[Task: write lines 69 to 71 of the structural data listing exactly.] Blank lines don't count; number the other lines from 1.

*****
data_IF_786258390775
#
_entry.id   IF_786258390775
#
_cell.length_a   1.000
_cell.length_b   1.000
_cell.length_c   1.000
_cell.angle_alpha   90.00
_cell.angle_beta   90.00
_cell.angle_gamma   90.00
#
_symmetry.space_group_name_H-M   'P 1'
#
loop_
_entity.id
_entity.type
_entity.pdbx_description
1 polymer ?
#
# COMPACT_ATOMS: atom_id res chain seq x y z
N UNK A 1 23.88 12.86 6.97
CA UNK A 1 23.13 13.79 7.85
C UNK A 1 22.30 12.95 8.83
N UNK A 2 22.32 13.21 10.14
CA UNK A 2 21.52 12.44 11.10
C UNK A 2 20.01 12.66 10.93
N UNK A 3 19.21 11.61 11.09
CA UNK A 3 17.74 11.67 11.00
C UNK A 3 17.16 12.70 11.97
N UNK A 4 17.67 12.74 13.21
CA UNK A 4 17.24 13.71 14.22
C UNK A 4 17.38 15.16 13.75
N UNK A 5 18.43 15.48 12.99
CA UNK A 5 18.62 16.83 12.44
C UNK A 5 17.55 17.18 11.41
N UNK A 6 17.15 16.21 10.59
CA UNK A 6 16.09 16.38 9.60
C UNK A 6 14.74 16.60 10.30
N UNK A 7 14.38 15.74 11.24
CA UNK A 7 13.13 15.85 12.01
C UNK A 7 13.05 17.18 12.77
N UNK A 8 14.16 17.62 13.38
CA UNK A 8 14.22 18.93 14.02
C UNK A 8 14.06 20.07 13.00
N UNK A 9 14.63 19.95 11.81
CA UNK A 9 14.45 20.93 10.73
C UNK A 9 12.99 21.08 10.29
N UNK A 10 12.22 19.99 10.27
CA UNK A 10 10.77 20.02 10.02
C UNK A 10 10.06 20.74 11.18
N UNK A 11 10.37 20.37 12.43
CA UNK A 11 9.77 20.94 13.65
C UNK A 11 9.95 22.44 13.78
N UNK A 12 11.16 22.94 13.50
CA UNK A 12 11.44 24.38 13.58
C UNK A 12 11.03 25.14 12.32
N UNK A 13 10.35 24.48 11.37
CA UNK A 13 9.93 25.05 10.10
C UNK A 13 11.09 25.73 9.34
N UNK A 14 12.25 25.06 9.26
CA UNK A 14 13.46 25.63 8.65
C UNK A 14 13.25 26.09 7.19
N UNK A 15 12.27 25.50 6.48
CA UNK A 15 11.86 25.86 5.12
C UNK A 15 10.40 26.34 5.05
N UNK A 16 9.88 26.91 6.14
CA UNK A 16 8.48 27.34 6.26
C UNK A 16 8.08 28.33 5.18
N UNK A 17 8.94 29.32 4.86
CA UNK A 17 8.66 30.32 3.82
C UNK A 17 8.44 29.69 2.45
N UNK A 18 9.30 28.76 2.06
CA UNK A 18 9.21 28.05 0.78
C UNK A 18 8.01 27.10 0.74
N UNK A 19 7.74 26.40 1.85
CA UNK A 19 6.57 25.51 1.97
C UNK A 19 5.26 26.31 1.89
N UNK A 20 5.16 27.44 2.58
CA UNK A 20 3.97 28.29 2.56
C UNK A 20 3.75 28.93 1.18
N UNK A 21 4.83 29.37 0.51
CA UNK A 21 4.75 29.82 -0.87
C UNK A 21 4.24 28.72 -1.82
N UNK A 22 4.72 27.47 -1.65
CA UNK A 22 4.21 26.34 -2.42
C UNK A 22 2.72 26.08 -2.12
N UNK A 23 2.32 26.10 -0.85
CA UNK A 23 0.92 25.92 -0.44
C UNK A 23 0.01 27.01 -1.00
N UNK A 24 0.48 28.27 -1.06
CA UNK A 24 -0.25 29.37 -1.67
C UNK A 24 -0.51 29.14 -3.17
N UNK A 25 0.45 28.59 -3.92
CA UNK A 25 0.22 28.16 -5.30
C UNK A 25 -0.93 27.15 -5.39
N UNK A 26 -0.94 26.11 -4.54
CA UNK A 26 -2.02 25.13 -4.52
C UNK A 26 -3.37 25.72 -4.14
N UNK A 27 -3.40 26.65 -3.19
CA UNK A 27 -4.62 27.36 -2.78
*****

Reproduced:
N UNK A 17 8.94 29.32 4.86
CA UNK A 17 8.66 30.32 3.82
C UNK A 17 8.44 29.69 2.45